Uplifting the efficacy of chemotherapy has always been a challenge and botanical polysaccharides hold a special significance as they make a rich source for adjuvants, antitumor, and immunomodulating agents [67, 68]. Many polysaccharide conjugates and polysaccharides like Ganoderma polysaccharides [67, 69], Astragalus polysaccharides, lentinan, grifolan, and krestin (PSK) are known to exhibit antitumor activities by regulating the function of immune system and conducting direct actions against tumor cells [70-72]. The studies of antiproliferative effects have also been of central importance to determine the efficacy of its causative agents: ACPS-1, its major fractions ACCPS, and their effects against Hela, Skov3, HepG2, and 7721 cells in vitro. Incubation of polysaccharides together with tumor cells can halt the cell cycle and can contribute to apoptosis; some of these polysaccharides comprise a polysaccharide-peptide complex extracted from Trametes versicolor, Phellinus linteus, Poria cocos, Lycium barbarum, and Atractylodes macrocephala [73].

Polysaccharides immunomodulating properties also include the enhanced proliferation of lymphocytes and antibody production, [74] as well as promoting both antitumor and antigenotoxic activities [75, 76]. Mushroom polysaccharide (sclerotia of Pleurotus tuber-regium) and sporoderm-broken germinating spores (SBGS) of Reishi exert a significant antitumor effect, specifically in prevention of revival or metastasis of cancerous cells. It mitigates the toxic and side effects of chemotherapy and radiotherapy in some patients [74] Moreover, polysaccharides isolated from fruiting bodies of Pleurotus ostreatus also have antitumor activity against Hela tumor cells [77] (Figure 6).

These polysaccharides have different chemical composition, mostly belonging to the group of b-glucans. In order to exhibit their antitumor activity, the main chains of the glucan have to be b-(1/3) linkage with additional b-(1/6) branch points [76]. The antitumor activities of Reishi polysaccharides were exhibited mainly by the branched (1/3)-b-d-glucan moiety [78]. However, the antitumor activities also depend upon several factors like solubility in water, size of the molecules, branching rate, and its form. Antitumor activity and clinical quality of polysaccharides can be enhanced by chemical modification, for instance, Smith degradation (oxidation-reduction-hydrolysis), formolysis, and carboxymethylation [76].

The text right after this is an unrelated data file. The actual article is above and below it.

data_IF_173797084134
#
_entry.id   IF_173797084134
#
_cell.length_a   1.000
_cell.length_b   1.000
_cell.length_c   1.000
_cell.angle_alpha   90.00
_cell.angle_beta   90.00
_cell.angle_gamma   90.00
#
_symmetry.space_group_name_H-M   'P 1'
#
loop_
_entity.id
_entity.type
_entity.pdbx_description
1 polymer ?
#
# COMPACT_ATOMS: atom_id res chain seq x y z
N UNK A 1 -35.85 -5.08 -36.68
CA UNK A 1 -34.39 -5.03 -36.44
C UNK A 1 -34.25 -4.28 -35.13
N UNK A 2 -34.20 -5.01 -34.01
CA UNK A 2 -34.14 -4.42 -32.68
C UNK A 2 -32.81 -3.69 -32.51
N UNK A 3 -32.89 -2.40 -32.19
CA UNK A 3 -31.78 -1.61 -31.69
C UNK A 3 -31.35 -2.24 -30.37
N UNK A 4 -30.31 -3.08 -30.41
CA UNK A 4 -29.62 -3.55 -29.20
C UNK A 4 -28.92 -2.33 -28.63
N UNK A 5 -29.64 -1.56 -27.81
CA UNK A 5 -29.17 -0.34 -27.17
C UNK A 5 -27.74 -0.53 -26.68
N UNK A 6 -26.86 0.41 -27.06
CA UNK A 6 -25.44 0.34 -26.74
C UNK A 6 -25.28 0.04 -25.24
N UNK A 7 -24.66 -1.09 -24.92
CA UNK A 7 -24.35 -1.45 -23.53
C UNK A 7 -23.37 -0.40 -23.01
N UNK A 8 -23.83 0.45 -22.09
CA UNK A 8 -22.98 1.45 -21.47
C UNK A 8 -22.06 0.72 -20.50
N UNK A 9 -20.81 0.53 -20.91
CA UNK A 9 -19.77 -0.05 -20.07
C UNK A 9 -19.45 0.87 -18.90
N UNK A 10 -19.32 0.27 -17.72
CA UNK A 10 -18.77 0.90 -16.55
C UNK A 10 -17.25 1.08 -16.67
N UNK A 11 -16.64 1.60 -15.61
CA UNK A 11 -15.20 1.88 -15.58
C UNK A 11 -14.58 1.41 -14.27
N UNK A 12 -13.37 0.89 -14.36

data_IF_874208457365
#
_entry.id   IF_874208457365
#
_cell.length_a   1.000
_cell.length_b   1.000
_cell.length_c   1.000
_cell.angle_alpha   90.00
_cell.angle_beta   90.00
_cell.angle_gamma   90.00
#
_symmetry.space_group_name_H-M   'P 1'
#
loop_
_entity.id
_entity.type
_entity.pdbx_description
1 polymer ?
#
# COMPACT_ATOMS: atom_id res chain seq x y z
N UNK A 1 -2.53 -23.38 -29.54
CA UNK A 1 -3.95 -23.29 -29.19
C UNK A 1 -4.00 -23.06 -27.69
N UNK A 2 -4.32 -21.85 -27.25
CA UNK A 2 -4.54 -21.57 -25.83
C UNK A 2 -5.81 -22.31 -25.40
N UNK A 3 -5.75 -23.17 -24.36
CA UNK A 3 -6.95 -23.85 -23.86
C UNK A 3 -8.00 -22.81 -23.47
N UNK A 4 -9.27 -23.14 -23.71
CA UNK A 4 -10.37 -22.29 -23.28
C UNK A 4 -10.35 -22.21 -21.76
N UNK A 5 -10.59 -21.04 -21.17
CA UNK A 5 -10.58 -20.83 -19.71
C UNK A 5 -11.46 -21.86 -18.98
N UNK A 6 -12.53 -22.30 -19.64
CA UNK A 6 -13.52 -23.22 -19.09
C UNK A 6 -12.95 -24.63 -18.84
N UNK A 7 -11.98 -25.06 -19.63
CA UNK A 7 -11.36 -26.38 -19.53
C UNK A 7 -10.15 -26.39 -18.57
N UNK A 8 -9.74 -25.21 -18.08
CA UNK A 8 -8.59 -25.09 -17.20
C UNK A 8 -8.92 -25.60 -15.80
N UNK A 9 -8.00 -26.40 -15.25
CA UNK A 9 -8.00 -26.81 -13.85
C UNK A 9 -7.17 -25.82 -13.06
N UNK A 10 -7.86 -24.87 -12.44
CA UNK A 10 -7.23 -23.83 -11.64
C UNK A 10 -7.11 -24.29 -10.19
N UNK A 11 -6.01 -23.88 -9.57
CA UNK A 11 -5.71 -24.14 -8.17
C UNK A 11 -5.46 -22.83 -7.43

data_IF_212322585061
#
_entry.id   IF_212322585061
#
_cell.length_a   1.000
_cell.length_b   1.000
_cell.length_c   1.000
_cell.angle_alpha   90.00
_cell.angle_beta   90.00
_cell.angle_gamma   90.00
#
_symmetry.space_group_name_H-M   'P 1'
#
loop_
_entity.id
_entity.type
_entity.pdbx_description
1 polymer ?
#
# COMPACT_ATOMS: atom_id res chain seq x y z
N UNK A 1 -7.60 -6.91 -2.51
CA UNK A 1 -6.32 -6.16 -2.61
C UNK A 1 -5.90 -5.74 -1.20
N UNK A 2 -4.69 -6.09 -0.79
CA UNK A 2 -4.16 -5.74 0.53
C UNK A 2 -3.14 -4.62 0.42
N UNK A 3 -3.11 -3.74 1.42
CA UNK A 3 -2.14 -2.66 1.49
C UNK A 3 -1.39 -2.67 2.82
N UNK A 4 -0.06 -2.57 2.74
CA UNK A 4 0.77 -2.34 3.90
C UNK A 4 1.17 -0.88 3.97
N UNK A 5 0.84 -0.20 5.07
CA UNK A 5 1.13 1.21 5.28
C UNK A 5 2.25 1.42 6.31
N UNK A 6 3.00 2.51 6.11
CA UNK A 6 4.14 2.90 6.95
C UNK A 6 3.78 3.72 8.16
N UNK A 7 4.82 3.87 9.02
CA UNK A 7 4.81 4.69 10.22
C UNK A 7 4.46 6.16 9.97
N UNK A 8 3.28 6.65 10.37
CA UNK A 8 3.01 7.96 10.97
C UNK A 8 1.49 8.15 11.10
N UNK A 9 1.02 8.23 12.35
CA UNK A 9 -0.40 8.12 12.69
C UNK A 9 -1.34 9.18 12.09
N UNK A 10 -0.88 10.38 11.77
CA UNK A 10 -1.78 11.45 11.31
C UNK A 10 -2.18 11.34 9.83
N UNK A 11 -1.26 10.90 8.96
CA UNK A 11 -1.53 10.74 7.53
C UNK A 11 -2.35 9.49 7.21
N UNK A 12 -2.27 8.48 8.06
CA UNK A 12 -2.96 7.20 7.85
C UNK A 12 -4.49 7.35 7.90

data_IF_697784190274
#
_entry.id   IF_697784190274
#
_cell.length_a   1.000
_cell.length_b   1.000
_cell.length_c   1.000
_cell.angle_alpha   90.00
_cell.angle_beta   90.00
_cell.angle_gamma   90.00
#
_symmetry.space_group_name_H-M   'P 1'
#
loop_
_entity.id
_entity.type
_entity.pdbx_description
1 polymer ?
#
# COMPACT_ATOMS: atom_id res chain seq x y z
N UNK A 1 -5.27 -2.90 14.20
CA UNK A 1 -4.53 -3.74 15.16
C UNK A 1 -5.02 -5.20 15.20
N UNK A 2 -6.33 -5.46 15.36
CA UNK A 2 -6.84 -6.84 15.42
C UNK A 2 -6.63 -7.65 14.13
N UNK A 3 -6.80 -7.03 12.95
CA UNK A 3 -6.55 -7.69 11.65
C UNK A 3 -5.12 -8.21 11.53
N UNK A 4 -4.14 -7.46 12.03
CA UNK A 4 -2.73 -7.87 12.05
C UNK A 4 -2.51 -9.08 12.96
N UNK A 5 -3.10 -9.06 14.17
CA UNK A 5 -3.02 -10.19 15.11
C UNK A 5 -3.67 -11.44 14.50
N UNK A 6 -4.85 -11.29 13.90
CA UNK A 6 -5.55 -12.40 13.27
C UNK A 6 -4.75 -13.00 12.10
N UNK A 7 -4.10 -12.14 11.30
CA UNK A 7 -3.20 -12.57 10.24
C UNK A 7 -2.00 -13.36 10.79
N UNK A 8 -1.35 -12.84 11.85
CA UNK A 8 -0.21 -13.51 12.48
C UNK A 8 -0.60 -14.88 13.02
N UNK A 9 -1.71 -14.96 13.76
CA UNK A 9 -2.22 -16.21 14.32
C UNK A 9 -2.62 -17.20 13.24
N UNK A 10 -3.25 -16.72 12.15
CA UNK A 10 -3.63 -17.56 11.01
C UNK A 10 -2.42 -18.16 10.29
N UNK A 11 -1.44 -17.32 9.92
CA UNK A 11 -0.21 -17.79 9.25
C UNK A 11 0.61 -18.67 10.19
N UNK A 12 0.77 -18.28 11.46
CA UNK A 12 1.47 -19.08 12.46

6. Fructans Prebiotics

Fructans are the most widely used prebiotics among others [79]. Oligofructose and inulin significantly alter the in vivo composition of the microbiota by stimulating the growth of Bifidobacteria [80]. Inulin-type fructans (ITF) are indigestible carbohydrates which decreased tumor size in hepatic and mammary tumor mouse models when administered orally [81, 82].

The gut microbiota influence progression of BaF3 cells by altering its metabolome. Due to increased gut microbiota derived metabolites which specifically target liver tissue, propionate is higher in the portal vein of rats fed with ITF and mediates a protective effect [83] and enters in liver [84]. Notably, altered gut microbiota composition or declined intake of food tends to decrease butyrate and propionate levels in cancer. Propionate having antiproliferative effect on BaF3 cells advocates that it is the most potent mediator of the ITF antitumor effect. Hence, it is speculated that uptake of propionate by liver elucidates why ITF influences progression of BaF3 cell in liver. Antitumor upshot of prebiotic nutrients may reside on propionate production by gut microbes [85].

Butyrate and other short chain fatty acids upset the cell cycle in human cancer cells by inhibiting proliferation, inducing differentiation, and cell death [86-88]. Intracellular mechanisms implicated in cell proliferation and death (initiation of caspases 3, 7 and declined histone deacetylase activity) have been widely assessed [86, 87]. Two G-protein-coupled receptors identified as receptors for SCFA are free fatty acid receptor 2 (FFA2) and FFA3, also known as GPR43 and GPR41, respectively. Most effectual endogenous agonist for free fatty acid receptors is propionate; FFA receptor 2 countenance ensues in different cell types such as intestine, adipocytes, endocrine cells, and immune cells [89,90].

Administration of lactulose accelerates posthepatectomized liver regeneration in rats by inducing hydrogen, which may result from offsetting oxidative stress and inflammatory response [91]. Lactulose if orally administered could adjust the imbalance between the oxidation system and the antioxidant system of HCC patients with hepatocirrhosis and hypersplenism after interventional therapies, alleviate liver injury, and improve the antitumor immunity and prognosis [92] (Figure 7).